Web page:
STATE of Oregon, Plaintiff-Respondent, v. Chester P. BROWN, Defendant-Appellant.
Defendant appeals a conviction for rape in the first degree, ORS 163.375, challenging the denial of his motion to suppress DNA evidence. The rape was committed in 1998 by, at that time, an unknown assailant. In 2001, pursuant to ORS 137.076, defendant was required to provide a buccal sample following his convictions for felonies. In 2002, the Oregon State Police crime laboratory compared the DNA that had been seized from the rape scene with the sample given by defendant in 2001 and determined that the samples matched. That discovery led to the issuance of a search warrant and the seizure of additional DNA from defendant. That evidence was admitted at trial. Defendant argues that the compelled taking of his DNA in 2001 pursuant to ORS 137.076 violates Article I, section 9, of the Oregon Constitution and the Fourth Amendment to the United States Constitution.1
In State ex rel Juv. Dept. v. Orozco, 129 Or.App. 148, 878 P.2d 432 (1994), rev. den., 326 Or. 58, 944 P.2d 947 (1997), we held under a prior version of the statute that the minimal intrusion involved in the taking of a blood sample for the purposes of compiling a database did not rise to the level of an unreasonable search under either constitutional provision. Subsequently, we have adhered to that reasoning and have rejected similar challenges under the statute. See, e.g., State v. Sanders, 202 Or.App. 672, 126 P.3d 1260 (2005), rev. allowed, 340 Or. 359, 132 P.3d 1056 (2006); State v. Stickney, 195 Or.App. 155, 97 P.3d 1205 (2004), rev. den., 338 Or. 17, 107 P.3d 27 (2005); State ex rel Juv. Dept. v. Mitchell, 130 Or.App. 134, 880 P.2d 958 (1994), aff'd by an equally divided court, 325 Or. 479, 940 P.2d 518 (1997).
Defendant argues, however, that the version of ORS 137.076 enacted in 2001 is unconstitutional because, unlike under former versions of the statute, all convicted felons and some misdemeanants are required under the statute to furnish samples of their DNA. However, defendant's argument that the current breadth of the statute is what renders it unconstitutional does not engage with the reasoning in our prior cases in which we focused on the intrusiveness or lack thereof of the procedure in question. For instance, in Orozco, a majority of this court reasoned in part that the collection of blood samples for database purposes is akin to other forms of routine seizures that have been deemed by courts not to constitute unreasonable seizures for purposes of the constitutions, such as the routine fingerprinting of an arrested person. 129 Or.App. at 151-52, 878 P.2d 432; see also State v. Cullop, 19 Or.App. 129, 526 P.2d 1048 (1974) (holding that a search warrant is unnecessary to lawfully seize fingerprints from a person in custody). As the concurring opinion in Orozco explained further, regarding the challenged statute in that case,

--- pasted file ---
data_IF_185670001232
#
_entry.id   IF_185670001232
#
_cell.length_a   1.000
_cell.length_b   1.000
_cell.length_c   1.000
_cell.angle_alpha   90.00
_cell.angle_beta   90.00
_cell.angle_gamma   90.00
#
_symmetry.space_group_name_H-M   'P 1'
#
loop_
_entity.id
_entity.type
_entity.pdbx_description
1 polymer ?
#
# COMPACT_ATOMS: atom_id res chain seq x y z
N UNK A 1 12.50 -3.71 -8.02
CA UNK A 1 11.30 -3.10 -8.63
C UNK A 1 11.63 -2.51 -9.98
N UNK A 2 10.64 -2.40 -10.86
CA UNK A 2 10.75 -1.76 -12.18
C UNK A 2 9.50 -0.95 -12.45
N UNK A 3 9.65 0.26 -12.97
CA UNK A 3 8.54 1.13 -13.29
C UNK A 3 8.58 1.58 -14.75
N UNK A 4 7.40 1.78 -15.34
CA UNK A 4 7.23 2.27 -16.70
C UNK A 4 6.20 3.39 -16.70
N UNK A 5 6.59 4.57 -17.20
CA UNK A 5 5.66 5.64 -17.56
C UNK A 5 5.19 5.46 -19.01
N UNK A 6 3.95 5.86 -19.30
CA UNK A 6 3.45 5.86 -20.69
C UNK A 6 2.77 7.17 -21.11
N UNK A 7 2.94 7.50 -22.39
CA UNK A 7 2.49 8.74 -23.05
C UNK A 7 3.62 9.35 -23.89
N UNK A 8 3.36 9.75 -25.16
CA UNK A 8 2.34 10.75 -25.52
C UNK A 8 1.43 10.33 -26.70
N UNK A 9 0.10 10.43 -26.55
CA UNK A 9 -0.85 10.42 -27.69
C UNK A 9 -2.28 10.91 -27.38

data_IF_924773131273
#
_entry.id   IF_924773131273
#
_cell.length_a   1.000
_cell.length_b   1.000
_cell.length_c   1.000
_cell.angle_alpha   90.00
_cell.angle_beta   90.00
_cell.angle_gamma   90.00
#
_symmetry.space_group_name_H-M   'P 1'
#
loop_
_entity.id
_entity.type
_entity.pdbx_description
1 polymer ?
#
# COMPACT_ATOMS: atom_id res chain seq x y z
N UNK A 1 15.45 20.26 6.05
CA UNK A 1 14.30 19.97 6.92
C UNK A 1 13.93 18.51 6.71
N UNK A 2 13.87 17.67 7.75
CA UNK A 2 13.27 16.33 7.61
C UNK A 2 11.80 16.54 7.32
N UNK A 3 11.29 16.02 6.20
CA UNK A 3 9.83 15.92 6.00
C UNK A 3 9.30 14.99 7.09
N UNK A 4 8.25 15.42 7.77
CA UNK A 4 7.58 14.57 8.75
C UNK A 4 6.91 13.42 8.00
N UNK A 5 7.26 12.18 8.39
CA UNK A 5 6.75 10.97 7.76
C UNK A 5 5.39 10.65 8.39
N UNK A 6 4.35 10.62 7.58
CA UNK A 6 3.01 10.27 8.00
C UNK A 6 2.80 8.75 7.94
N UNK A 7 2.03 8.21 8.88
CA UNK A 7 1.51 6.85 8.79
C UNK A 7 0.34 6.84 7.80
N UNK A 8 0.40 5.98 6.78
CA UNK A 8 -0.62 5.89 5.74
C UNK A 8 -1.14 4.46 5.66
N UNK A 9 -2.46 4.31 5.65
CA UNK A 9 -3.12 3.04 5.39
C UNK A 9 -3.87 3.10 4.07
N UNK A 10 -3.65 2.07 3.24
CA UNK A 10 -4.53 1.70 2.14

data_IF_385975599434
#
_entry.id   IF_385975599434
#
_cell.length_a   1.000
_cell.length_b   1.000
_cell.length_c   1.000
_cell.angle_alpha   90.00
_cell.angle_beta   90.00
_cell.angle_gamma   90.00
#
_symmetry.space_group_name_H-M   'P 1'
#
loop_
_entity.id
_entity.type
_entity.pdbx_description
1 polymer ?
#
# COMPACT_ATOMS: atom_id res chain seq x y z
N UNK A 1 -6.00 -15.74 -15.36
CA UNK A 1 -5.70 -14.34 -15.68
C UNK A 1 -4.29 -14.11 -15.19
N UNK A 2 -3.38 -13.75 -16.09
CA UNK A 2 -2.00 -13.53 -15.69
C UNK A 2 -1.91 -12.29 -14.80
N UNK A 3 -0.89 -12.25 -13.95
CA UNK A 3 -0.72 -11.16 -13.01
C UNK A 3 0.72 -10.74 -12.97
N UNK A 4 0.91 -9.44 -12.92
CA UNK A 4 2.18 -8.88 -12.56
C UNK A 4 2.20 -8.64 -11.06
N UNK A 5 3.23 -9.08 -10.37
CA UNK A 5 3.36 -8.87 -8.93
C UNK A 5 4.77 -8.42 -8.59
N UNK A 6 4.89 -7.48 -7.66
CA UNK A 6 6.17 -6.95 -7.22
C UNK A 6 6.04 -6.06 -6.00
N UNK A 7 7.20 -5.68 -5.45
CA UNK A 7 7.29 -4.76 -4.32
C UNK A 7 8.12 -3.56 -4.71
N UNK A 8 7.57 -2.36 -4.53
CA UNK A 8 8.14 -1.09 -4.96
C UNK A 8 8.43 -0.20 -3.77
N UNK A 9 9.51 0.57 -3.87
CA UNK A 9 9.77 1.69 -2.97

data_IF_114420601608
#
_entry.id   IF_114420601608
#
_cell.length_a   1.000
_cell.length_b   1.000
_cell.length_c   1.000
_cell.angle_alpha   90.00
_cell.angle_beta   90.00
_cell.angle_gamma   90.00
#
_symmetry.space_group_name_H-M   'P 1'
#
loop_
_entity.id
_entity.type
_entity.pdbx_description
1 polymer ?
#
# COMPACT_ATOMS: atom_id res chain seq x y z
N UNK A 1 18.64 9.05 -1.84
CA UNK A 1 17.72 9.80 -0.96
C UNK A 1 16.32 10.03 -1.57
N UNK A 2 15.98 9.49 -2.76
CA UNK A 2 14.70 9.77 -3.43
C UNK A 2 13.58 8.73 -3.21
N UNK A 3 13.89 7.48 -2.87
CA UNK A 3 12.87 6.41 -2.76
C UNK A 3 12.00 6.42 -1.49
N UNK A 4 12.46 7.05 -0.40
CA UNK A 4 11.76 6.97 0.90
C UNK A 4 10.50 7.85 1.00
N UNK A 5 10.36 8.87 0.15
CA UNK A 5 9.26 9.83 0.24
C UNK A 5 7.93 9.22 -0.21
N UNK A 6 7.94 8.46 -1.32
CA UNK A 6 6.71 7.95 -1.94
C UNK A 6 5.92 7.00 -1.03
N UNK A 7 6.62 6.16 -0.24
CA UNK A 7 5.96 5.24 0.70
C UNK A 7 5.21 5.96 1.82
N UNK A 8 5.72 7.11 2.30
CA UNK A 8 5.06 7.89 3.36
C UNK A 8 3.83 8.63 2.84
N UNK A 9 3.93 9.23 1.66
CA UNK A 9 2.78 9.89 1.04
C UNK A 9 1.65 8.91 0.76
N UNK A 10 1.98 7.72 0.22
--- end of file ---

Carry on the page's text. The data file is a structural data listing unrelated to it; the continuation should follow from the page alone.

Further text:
“Second, the reasons for and consequences of a [seizure of blood for database purposes] comport with long-accepted, traditional goals of our criminal justice system, namely, to deter future criminal conduct and to apprehend those who violate criminal laws, by allowing compilation of data that will help identify individuals who have left evidence of their identity at the scene of a crime.”
129 Or.App. at 155-56, 878 P.2d 432 (Rossman J., concurring).2
Here, the procedure involved consisted of the use of a swab to take a DNA sample from the mucous membrane of defendant's cheek, a procedure that appears to be no more invasive than the taking of his fingerprints, except that the person must open his or her mouth for the procedure to be performed. Indeed, such a procedure is less invasive than the drawing of a blood sample from a person, which requires the puncturing of the skin. Consequently, we conclude that the reasoning in Orozco remains apt. Because the procedure that occurred in this case is akin to the fingerprinting of a person in custody, we conclude that the seizure of defendant's DNA did not constitute an unreasonable seizure under either constitution.
Defendant has also filed a pro se supplemental brief in which he challenges the imposition of a Measure 11 (ORS 137.700) mandatory minimum sentence. He concedes, however, that he did not raise any objection in the trial court on the grounds that he now asserts. Even if the imposition of a Measure 11 mandatory minimum sentence would otherwise qualify as plain error, we would decline to exercise our discretion under ORAP 5.45 to review it as error apparent on the face of the record. Defendant also challenges the compulsory extraction of his DNA, a challenge that we have addressed above.
1. The state argues that defendant may not, in this criminal proceeding, collaterally attack the taking of his DNA sample in 2001. For purposes of this opinion, we assume without deciding that defendant may raise such a challenge in this proceeding.
2. The dissent in Orozco disagreed. It posited that, for constitutional purposes, there should be a distinction between the fingerprinting and the extraction of blood samples for database purposes from a person in custody. According to the dissent, “Blood extraction is different. By its very nature, blood extraction involves the puncturing of skin and the drawing out of bodily fluids that would otherwise be hidden from public scrutiny.” 129 Or.App. at 163, 878 P.2d 432 (Haselton J., dissenting).